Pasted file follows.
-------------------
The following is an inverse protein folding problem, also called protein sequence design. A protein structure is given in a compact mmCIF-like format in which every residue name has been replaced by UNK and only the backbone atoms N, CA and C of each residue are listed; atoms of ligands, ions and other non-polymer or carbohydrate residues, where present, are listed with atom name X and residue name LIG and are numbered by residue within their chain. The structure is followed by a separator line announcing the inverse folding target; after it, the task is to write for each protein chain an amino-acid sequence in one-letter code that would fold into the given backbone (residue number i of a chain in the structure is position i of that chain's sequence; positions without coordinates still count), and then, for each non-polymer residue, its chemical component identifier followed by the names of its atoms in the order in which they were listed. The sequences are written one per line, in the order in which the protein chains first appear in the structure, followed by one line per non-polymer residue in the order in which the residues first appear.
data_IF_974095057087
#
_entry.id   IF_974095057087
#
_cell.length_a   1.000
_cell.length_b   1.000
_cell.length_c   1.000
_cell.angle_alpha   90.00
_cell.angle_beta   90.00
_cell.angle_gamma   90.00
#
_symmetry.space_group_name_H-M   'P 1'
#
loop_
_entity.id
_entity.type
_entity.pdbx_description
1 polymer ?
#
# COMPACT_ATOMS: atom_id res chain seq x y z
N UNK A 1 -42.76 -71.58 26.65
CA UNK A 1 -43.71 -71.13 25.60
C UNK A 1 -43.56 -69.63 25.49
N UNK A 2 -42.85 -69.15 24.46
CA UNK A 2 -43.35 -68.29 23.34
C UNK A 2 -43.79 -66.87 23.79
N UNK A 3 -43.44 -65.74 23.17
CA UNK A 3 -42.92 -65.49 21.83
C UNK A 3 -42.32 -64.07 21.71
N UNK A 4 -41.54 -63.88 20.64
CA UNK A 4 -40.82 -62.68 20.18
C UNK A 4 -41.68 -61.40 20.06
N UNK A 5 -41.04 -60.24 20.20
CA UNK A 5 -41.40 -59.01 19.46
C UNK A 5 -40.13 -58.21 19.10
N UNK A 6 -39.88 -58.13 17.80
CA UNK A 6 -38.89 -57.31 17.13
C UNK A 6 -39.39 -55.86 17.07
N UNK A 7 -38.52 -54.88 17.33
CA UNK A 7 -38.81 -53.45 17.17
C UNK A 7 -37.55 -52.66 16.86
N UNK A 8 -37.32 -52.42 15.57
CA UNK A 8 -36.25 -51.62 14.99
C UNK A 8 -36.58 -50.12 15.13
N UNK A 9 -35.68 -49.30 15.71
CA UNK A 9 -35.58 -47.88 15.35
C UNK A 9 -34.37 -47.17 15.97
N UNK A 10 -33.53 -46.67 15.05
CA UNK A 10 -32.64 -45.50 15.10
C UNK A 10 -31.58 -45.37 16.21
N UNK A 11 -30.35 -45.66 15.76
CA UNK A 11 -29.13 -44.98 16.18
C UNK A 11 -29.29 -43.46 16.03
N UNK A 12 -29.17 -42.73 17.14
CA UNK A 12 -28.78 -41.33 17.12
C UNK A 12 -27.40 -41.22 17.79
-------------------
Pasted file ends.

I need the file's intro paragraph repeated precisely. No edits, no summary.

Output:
The following is an inverse protein folding problem, also called protein sequence design. A protein structure is given in a compact mmCIF-like format in which every residue name has been replaced by UNK and only the backbone atoms N, CA and C of each residue are listed; atoms of ligands, ions and other non-polymer or carbohydrate residues, where present, are listed with atom name X and residue name LIG and are numbered by residue within their chain. The structure is followed by a separator line announcing the inverse folding target; after it, the task is to write for each protein chain an amino-acid sequence in one-letter code that would fold into the given backbone (residue number i of a chain in the structure is position i of that chain's sequence; positions without coordinates still count), and then, for each non-polymer residue, its chemical component identifier followed by the names of its atoms in the order in which they were listed. The sequences are written one per line, in the order in which the protein chains first appear in the structure, followed by one line per non-polymer residue in the order in which the residues first appear.